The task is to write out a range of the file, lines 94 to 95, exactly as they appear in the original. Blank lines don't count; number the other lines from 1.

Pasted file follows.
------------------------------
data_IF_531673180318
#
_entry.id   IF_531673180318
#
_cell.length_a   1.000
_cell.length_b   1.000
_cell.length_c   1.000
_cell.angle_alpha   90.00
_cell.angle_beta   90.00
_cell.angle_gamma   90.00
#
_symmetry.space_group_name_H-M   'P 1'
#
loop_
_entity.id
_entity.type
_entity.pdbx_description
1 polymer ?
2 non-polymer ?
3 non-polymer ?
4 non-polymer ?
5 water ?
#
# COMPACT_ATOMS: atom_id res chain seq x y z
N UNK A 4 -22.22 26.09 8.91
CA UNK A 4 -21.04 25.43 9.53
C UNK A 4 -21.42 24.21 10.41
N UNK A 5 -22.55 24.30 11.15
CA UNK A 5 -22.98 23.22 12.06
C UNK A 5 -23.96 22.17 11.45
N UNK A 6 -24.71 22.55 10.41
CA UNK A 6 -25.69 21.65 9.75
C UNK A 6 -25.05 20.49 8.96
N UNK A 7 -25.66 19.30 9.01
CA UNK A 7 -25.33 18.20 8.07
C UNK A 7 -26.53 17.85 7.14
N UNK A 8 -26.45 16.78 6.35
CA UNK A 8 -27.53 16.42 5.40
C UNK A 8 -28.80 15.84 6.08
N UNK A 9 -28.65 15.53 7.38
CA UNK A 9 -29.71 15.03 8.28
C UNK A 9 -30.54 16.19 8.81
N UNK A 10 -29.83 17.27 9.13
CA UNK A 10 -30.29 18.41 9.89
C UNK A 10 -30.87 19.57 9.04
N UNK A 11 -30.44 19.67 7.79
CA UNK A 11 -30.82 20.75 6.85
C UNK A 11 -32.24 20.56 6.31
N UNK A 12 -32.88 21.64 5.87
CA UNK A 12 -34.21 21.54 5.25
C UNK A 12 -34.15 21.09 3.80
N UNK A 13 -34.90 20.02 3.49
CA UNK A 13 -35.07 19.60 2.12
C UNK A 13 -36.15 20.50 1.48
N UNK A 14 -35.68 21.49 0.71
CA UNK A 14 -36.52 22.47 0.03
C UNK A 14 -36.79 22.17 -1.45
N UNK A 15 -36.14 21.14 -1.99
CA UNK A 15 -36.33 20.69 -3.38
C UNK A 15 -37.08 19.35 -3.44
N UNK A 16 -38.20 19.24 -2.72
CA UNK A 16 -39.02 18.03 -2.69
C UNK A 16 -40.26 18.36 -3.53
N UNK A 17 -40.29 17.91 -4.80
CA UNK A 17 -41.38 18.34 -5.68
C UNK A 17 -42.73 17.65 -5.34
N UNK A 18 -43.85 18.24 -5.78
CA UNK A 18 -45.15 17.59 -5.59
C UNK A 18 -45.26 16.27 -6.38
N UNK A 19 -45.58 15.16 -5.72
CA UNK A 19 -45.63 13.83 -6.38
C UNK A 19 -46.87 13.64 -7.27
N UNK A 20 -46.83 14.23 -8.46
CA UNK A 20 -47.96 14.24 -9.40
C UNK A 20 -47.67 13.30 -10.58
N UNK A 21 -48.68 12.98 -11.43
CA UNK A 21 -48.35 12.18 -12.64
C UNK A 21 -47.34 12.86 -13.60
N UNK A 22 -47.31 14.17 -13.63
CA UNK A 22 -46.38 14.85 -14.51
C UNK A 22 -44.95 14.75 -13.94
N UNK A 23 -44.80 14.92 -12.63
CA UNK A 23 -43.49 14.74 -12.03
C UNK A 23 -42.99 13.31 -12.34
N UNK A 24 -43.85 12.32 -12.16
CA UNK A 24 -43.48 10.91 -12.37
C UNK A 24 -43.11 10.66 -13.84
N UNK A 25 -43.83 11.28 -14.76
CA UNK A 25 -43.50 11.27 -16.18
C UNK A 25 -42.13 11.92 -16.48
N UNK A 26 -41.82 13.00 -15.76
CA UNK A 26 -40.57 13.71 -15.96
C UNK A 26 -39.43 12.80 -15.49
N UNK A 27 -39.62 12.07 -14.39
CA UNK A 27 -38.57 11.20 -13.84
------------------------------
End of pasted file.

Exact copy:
N UNK A 27 -39.62 12.07 -14.39
CA UNK A 27 -38.57 11.20 -13.84